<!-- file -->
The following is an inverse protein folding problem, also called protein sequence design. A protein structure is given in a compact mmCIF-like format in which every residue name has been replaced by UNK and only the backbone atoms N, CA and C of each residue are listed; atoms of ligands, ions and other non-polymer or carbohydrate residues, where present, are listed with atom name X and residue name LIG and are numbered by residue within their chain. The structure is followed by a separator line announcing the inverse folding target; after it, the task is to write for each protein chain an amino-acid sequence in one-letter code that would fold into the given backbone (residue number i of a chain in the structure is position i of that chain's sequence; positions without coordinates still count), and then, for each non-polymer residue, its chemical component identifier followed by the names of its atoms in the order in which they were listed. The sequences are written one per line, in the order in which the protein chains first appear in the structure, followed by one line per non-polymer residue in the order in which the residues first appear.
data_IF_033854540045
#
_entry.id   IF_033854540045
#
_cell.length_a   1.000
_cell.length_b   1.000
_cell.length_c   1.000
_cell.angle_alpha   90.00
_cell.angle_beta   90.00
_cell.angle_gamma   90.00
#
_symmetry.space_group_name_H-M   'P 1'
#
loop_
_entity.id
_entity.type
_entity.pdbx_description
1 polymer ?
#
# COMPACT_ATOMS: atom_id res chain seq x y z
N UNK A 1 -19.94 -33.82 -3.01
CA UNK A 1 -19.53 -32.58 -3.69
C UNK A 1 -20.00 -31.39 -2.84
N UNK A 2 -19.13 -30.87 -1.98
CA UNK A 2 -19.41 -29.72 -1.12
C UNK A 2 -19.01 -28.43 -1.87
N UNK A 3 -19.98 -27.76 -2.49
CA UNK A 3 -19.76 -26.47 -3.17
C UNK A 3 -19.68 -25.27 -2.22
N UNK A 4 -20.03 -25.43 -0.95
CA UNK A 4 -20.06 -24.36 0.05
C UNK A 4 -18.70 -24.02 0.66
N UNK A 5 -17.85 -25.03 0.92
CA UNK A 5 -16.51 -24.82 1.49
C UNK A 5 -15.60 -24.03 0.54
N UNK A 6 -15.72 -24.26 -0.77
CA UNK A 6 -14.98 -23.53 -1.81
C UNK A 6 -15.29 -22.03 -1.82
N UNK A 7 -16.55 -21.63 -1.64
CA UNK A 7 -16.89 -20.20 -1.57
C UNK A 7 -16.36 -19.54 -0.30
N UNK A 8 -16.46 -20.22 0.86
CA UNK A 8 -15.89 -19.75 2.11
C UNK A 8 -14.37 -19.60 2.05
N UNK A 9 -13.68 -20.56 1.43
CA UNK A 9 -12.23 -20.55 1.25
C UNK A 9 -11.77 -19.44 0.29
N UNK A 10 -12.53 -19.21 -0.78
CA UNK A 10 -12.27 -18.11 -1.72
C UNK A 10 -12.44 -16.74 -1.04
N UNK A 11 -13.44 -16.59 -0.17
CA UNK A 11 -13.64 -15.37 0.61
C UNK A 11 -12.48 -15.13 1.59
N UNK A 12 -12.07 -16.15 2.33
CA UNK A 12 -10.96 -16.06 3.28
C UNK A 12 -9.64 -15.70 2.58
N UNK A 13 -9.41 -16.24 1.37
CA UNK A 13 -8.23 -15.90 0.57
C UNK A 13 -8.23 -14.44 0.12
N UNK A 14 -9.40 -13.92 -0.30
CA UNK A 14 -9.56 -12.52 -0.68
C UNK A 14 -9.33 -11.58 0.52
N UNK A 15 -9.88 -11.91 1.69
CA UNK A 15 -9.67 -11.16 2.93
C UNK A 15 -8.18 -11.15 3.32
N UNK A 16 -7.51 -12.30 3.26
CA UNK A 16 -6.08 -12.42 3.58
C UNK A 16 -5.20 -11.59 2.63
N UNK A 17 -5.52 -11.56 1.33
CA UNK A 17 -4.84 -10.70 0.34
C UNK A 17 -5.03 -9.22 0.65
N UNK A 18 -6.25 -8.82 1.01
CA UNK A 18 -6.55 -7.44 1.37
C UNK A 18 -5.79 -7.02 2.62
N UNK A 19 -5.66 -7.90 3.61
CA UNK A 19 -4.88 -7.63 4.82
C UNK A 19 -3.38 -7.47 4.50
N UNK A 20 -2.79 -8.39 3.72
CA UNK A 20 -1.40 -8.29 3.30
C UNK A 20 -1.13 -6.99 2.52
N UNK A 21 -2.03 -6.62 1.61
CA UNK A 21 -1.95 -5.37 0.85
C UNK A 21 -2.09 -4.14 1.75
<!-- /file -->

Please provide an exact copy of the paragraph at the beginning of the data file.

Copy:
The following is an inverse protein folding problem, also called protein sequence design. A protein structure is given in a compact mmCIF-like format in which every residue name has been replaced by UNK and only the backbone atoms N, CA and C of each residue are listed; atoms of ligands, ions and other non-polymer or carbohydrate residues, where present, are listed with atom name X and residue name LIG and are numbered by residue within their chain. The structure is followed by a separator line announcing the inverse folding target; after it, the task is to write for each protein chain an amino-acid sequence in one-letter code that would fold into the given backbone (residue number i of a chain in the structure is position i of that chain's sequence; positions without coordinates still count), and then, for each non-polymer residue, its chemical component identifier followed by the names of its atoms in the order in which they were listed. The sequences are written one per line, in the order in which the protein chains first appear in the structure, followed by one line per non-polymer residue in the order in which the residues first appear.